Archive for October, 2009

Up Coming SEPP Event

Wednesday, October 7th, 2009

Tuesday October 13th 2009 6-9pm At Duquesne University

SEPP will sponsor a special Health Care Forum on Privacy and Solutions for Health Care Reform from national experts.

“America’s Health Care Solutions”

Real Reform or Government Takeover?

Tuesday October 13th, 2009 7-9PM

Duquesne University in the Power Center Ballroom

(Located across the Skywalk from the top floor of the Forbes Street Garage)

What Government Run Health Care Means for You!!!

1.  Will a Universal Plan ration care?

2.  Does a competing Public Plan affect your insurance?

3.  What will it do to your doctor relationship?

Sue Blevins will speak on Privacy concerns from “the Institute for Health Freedom”  

Greg Scandlen will speak on American Solutions from “Consumers for Health Care Choices At the Heartland Institute” 

Jerry Bowyer will moderate the event!!


Reservations: Provide name & email to or call 724.872.2236

Costs: $5 in advance registration by check due on or before Oct. 9th or $10 at the door

Mail To: SEPP, 5 West Manilla Ave., Pittsburgh, PA 15220

Contact: Hans Lessmann, President or call 412.448.6187

10 Reasons American Medicine is Superior

Tuesday, October 6th, 2009

Here’s a Second Opinion By Scott W. Atlas  Ten reasons why America’s health care system is in better condition than you might suppose. By Scott W. Atlas.

Medical care in the United States is derided as miserable compared to health care systems in the rest of the developed world. Economists, government officials, insurers, and academics beat the drum for a far larger government role in health care. Much of the public assumes that their arguments are sound because the calls for change are so ubiquitous and the topic so complex. Before we turn to government as the solution, however, we should consider some unheralded facts about America’s health care system.

1. Americans have better survival rates than Europeans for common cancers. Breast cancer mortality is 52 percent higher in Germany than in the United States and 88 percent higher in the United Kingdom. Prostate cancer mortality is 604 percent higher in the United Kingdom and 457 percent higher in Norway. The mortality rate for colorectal cancer among British men and women is about 40 percent higher.

2. Americans have lower cancer mortality rates than Canadians. Breast cancer mortality in Canada is 9 percent higher than in the United States, prostate cancer is 184 percent higher, and colon cancer among men is about 10 percent higher.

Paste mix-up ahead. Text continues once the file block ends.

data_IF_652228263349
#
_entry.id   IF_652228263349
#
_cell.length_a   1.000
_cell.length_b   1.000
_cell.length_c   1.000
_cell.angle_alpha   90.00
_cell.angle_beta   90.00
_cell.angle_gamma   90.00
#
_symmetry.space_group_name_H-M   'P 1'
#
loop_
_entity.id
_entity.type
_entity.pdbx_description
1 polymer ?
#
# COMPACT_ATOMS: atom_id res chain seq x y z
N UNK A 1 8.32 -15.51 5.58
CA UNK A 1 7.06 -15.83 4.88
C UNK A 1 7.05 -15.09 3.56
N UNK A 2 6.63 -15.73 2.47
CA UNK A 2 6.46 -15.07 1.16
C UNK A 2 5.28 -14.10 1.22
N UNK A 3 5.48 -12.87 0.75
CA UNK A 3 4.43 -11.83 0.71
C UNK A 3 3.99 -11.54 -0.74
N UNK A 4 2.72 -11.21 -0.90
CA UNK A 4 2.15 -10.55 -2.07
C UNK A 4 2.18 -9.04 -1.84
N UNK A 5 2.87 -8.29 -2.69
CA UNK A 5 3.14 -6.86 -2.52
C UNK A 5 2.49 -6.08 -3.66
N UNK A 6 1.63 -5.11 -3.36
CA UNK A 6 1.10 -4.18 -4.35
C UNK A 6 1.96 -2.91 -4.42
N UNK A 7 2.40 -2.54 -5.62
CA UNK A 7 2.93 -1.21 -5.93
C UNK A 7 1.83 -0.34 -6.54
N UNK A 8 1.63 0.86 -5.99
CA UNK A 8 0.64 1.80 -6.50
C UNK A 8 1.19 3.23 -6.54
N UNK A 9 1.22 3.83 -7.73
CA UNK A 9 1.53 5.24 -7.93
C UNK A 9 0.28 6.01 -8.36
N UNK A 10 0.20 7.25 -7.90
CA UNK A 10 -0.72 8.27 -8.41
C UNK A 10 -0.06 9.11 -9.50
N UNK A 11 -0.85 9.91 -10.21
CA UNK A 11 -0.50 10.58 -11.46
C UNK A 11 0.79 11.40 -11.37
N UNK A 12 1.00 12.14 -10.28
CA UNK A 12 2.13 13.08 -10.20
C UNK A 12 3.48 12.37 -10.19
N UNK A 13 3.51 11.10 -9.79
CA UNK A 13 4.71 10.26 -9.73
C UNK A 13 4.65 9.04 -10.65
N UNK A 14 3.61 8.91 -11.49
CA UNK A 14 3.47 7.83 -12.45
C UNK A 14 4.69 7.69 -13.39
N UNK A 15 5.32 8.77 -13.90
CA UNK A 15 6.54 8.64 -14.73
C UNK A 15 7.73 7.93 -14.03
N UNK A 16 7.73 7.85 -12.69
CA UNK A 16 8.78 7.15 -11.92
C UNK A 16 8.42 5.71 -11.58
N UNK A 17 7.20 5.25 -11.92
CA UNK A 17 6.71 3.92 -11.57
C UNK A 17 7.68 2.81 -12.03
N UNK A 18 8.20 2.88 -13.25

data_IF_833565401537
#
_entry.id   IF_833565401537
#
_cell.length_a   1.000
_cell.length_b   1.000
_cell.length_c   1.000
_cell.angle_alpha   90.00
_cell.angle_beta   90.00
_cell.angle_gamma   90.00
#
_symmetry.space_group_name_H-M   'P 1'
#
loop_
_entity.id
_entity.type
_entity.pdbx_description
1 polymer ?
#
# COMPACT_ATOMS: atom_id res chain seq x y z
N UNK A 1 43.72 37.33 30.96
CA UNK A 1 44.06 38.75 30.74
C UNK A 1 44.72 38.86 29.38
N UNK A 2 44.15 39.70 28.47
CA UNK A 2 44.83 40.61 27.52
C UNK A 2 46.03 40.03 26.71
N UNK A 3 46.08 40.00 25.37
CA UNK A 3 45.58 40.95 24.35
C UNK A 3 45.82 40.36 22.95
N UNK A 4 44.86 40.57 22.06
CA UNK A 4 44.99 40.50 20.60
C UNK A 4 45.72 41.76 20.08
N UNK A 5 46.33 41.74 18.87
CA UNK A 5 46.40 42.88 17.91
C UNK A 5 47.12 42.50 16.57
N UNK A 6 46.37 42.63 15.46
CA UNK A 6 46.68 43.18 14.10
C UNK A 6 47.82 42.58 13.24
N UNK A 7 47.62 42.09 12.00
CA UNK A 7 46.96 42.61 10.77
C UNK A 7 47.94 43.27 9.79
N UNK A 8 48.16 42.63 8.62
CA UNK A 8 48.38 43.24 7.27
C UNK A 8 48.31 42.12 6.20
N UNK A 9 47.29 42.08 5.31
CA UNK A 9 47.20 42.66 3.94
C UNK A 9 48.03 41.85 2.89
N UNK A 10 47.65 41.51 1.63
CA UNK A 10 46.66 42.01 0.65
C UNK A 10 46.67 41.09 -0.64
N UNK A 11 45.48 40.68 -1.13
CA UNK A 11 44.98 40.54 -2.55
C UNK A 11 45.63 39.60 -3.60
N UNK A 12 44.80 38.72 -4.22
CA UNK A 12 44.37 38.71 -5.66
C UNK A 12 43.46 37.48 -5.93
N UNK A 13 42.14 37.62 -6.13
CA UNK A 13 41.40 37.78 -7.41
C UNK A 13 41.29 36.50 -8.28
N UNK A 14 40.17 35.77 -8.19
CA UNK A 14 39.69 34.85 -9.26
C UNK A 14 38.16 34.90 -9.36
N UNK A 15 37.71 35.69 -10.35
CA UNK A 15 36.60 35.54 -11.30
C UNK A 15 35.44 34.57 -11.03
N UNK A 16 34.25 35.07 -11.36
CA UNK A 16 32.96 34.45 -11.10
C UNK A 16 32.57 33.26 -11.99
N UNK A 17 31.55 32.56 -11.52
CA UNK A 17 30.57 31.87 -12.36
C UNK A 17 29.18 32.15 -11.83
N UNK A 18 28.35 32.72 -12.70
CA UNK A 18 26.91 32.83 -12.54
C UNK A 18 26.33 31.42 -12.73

3. Americans have better access to treatment for chronic diseases than patients in other developed countries. Some 56 percent of Americans who could benefit from statin drugs, which reduce cholesterol and protect against heart disease, are taking them. By comparison, of those patients who could benefit from these drugs, only 36 percent of the Dutch, 29 percent of the Swiss, 26 percent of Germans, 23 percent of Britons, and 17 percent of Italians receive them.

4. Americans have better access to preventive cancer screening than Canadians. Take the proportion of the appropriate-age population groups who have received recommended tests for breast, cervical, prostate, and colon cancer:

  • Nine out of ten middle-aged American women (89 percent) have had a mammogram, compared to fewer than three-fourths of Canadians (72 percent).
  • Nearly all American women (96 percent) have had a Pap smear, compared to fewer than 90 percent of Canadians.
  • More than half of American men (54 percent) have had a prostatespecific antigen (PSA) test, compared to fewer than one in six Canadians (16 percent).
  • Nearly one-third of Americans (30 percent) have had a colonoscopy, compared with fewer than one in twenty Canadians (5 percent).

5. Lower-income Americans are in better health than comparable Canadians. Twice as many American seniors with below-median incomes self-report “excellent” health (11.7 percent) compared to Canadian seniors (5.8 percent). Conversely, white, young Canadian adults with below-median incomes are 20 percent more likely than lower-income Americans to describe their health as “fair or poor.”